Ah, the old Alma Mater! Broncos of all ages gather in this 1934 homecoming event, filmed by Louis Normandin at Santa Clara University.
Spring is here - time to get back on two wheels! This segment of a W.P.A. film from 1937 extols the virtues of an active lifestyle, and in San Jose that meant bicycling! This new velodrome was San Jose’s 4th, constructed in a spinach field where Lincoln High School now stands. You can almost feel the wind in your hair!
Home movies look so much better in HD! This is the premiere film from our Pioneers Film Archive’s new 1080p film scanner. Just look at that color! You can read every sign, and we’ll bet some of you can recognize some faces from 1947. Thanks to Larry Guerrera for the generous donation of this 16mm Kodachrome film of the Columbus Day parade in downtown Santa Clara, California.
Bulls & Horses vs. Cowboys, a common theme in the Wild West town of San Jose in 1961!
Another student-film time capsule! This film from 1972 captures San Jose’s Kelley Park as it was then, with Happy Hollow, the Japanese Friendship Gardens, and the San Jose Historical Museum. Some things have changed (History Park and Happy Hollow look markedly different today!), but others haven’t (The Koi Ponds and Danny the dragon are largely unchanged). This may bring you back to your childhood in San Jose, or show you how far we’ve come since those days!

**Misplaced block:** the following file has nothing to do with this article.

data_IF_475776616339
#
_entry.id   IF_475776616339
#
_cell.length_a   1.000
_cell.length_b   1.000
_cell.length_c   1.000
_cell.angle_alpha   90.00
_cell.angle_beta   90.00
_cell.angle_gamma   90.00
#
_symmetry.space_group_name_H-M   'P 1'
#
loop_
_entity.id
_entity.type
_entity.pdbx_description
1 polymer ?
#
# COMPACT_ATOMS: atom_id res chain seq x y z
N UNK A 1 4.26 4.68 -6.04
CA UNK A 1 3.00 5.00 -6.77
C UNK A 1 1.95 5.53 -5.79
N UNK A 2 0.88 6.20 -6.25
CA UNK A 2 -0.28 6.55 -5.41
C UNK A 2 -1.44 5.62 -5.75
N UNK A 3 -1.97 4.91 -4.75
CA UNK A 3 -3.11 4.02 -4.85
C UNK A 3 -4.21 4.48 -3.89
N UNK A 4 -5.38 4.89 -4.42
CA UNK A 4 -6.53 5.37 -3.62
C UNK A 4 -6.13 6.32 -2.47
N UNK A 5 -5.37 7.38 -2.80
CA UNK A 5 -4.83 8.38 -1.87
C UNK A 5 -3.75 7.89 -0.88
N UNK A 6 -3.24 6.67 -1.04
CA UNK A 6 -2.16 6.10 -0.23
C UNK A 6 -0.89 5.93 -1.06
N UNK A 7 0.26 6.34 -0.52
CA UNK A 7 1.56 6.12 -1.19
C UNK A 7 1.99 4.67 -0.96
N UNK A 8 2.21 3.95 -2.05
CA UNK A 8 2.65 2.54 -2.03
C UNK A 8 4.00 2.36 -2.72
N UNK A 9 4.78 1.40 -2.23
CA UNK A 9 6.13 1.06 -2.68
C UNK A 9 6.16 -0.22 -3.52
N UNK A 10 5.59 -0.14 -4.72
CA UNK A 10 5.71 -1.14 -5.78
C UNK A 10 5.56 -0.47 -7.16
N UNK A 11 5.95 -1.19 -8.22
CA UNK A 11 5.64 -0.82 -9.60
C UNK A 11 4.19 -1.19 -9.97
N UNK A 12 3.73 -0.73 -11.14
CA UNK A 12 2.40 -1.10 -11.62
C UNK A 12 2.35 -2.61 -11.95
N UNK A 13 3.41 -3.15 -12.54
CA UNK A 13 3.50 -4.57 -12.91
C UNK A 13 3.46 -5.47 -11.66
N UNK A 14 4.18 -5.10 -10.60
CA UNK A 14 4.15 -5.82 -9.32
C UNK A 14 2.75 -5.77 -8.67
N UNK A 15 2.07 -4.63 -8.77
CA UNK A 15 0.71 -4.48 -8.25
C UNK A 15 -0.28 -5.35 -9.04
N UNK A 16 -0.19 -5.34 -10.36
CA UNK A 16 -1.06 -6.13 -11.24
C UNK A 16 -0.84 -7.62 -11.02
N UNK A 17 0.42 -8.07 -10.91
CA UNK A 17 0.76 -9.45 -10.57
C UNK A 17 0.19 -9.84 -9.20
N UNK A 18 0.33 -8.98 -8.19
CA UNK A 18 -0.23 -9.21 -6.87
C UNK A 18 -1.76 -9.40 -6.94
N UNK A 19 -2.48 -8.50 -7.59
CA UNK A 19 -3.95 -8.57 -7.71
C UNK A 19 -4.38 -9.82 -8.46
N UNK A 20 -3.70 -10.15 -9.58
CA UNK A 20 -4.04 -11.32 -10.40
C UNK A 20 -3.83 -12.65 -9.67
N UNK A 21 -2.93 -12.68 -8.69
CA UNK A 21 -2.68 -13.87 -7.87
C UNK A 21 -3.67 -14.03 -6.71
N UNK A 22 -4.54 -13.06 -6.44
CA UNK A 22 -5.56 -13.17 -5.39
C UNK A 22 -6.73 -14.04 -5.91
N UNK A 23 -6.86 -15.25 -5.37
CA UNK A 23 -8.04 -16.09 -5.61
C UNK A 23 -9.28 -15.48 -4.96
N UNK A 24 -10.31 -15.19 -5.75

California’s history comes alive when it moves. More than pictures, books, or audio, a film can put you in a place and a time you couldn’t otherwise see. Film is a time machine, and this clip is no exception. Shot mere days before the Earthquake of 1906, this film takes us down Market Street in San Francisco, via a camera mounted to the front of a cable car. The traffic is hectic, the street is cobbled, and the pedestrians are dressed to the nines for their downtown excursion. This film, restored by the Prelinger Film Archive and the Library of Congress, is what everyone dreams of finding in an attic or closet - a lost treasure that can be a time machine for the world. The Pioneers Film Archive begs you, if you have old films, donate them to an archive while you can - film degrades and fades, and requires special attention to ensure its survival. Your home movies could be history - but only if they survive.
We restore, digitize, and preserve old films - and might be able to do it for you free of charge. Ask us how - Film@CaliforniaPioneers.com
Today, after 53 years of sun, wind, and fog, San Francisco’s Candlestick Park will host its final game. Thanks to our virtual time machine, the Pioneers Film Archive can take you back to that glorious day when it all started in 1960.
It’s amazing, when you think about it - every picture tells a thousand words, and every movie has 16 to 60 frames per second. That’s a lot of stories to tell! This shot of the drying yards on the Lester Ranch in 1956 shows us the Apricot harvest being laid down on drying trays in the warm San Jose sun. After being cultivated and picked, the ‘cots were graded, sorted, cut, and smoked with sulfur to retain their color, then arranged on trays by the thousand to be dried. Then they’d be packed and Santa Clara County’s golden harvest would be shipped out to the world.